Don't get me wrong, I love the outdoors!
Don’t get me wrong, I love the outdoors!

It happened last night!  After a replenishing dog walk in the ‘deep, dark wood’,  I was persuaded that I had to do it….help put up the tent as a ‘dummy run’ for our fast approaching Camino experience, this just in case anything was missing from the tent bag…….and just in case we really had no other option but to use the tent.

I didn’t pretend any enthusiasm about this task.  I was brutally honest and told my partner that I was in fact approaching this task with an excitement value of zero!

I am sure many people love camping, sleeping in a tent, being outdoors; I recently overheard a conversation in which a family were discussing their recent camping trip; as they sat outside the café on a grey, drizzly Saturday afternoon,  laughing about how hardy they had become to the elements in just one week, they looked back on the joy of putting up the tent, cooking on a tiny stove, seeing the sunrise, going for a ‘comfort break’ in the middle of the night ….

Even luxurious tents aren't enough to persuade me of the joys of camping.

I can’t see it myself.  All I remember about my last time in a tent (and it was more ‘glamping’ than camping), is having a night disturbed by a fox or badger, at any rate, a medium sized mammal rubbing himself up and down the side of the tent where my head was laying!  Having to drive several hundred miles after that on zero sleep, with a fast developing cold, and a back that felt it was about to split in two didn’t really inspire the camper in me!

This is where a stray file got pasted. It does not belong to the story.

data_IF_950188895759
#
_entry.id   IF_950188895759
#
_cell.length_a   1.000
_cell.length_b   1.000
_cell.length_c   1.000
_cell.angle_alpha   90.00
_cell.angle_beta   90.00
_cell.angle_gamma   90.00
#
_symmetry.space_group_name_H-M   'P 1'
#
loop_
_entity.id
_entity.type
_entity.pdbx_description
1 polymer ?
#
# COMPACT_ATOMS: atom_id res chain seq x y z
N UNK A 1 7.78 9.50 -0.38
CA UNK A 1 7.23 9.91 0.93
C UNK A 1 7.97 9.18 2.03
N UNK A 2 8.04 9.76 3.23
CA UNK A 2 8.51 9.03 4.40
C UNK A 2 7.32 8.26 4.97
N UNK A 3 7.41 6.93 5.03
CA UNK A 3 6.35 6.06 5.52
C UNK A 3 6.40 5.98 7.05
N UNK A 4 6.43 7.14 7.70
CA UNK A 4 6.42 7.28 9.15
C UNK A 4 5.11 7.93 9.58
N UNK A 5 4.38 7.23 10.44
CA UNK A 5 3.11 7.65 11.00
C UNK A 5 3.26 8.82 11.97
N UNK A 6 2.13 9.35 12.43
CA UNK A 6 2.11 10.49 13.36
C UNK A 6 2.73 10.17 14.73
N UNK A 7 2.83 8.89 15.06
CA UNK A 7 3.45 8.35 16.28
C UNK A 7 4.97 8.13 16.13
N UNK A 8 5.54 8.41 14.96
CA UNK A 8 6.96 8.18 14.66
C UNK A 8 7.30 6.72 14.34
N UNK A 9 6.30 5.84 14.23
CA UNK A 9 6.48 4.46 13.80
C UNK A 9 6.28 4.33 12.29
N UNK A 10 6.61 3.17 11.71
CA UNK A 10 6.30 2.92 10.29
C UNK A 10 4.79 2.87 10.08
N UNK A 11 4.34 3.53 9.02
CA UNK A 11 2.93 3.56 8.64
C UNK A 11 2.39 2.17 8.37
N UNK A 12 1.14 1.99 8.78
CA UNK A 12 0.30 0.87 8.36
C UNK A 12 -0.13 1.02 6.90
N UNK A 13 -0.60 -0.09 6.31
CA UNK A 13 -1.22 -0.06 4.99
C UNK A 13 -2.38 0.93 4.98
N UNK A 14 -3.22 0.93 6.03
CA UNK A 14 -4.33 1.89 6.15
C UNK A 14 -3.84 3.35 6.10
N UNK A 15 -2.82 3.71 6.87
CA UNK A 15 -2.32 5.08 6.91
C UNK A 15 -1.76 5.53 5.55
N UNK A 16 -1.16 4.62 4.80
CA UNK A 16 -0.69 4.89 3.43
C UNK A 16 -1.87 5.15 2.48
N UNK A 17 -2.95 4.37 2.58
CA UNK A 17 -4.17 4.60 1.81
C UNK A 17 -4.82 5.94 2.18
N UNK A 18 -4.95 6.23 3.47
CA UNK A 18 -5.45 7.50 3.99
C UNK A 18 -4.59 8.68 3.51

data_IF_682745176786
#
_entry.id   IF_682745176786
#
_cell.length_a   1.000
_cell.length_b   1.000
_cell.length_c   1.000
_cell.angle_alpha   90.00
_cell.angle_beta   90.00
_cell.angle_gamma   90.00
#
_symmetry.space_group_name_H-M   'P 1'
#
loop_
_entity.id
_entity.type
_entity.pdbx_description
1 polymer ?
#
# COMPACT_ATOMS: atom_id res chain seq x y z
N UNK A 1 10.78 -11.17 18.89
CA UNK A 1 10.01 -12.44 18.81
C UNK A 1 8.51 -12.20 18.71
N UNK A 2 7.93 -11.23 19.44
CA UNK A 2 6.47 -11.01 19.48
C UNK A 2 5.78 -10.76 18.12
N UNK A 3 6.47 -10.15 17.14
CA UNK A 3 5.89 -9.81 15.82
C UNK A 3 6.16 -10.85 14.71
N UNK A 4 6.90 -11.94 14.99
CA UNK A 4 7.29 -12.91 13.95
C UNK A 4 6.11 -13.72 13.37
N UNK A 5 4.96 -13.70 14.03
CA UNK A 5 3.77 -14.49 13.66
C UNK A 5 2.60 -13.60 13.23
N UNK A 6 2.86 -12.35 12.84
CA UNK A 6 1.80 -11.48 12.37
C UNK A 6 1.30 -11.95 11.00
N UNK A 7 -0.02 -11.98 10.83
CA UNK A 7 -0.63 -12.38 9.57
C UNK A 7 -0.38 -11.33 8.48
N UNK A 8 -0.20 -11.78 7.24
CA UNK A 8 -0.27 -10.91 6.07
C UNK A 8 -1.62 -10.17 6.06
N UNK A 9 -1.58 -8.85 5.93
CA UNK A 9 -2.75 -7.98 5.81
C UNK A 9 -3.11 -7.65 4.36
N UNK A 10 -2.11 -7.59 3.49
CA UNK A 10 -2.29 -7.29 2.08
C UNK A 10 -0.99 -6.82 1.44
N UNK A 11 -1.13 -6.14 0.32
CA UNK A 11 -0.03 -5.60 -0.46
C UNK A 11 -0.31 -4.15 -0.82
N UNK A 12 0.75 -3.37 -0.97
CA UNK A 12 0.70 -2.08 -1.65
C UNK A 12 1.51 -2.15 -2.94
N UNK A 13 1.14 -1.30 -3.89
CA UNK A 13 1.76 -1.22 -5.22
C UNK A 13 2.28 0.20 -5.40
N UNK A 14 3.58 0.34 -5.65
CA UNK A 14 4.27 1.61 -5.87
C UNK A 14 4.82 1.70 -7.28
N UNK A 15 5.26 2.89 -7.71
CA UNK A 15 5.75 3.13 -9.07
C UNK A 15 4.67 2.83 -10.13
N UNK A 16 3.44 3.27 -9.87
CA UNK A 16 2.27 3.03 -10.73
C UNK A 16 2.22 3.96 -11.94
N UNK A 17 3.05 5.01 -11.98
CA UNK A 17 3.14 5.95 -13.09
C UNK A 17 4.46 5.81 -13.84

I don’t want to sound too ‘Karl Pilkington’ about this; after all, I can join in the joy of ‘being outdoors’.  Everyday, I feel very lucky that I work mostly from home and it is a flexible day.  It means I can get outside with the dogs, go to the beautiful park that we have locally and enjoy being with nature.  It is an small oasis in an urban landscape, actually it’s a big oasis in an urban landscape; the motorway runs to the distance on one side and 7 miles down the road is a major airport.  But it is a haven!  There are wide open spaces, several large (by British standards, anyway!) lakes, and thick woodland.  Wildlife abounds; I have never seen so many deer and so up close, alongside the bird life that ranges from buzzards and owls to nuthatches and wrens.

But even seeing the tent last night was enough to have me booking more hostels on the Camino to insure against any possibility of having to get the tent out.  I resisted the temptation of googling hostels but the tent has set up initiated a sense of panic and I can only cross my fingers that all will be well (ie no tent needed!).  It’s not that I need luxury on my trip, I just don’t want to be out in the elements, even under canvas!  If I want to see the sunrise,  I will (as I always have) get up early and enter the outdoors from the warmth of brick walls and wooden doors, from lumpy mattresses and squeaky bunks, from running water and flushing toilets!

I may be on a pilgrimage journey but, as they said in The Way, it’s not about making it deliberately harder for that is the life of a ‘false pilgrim’.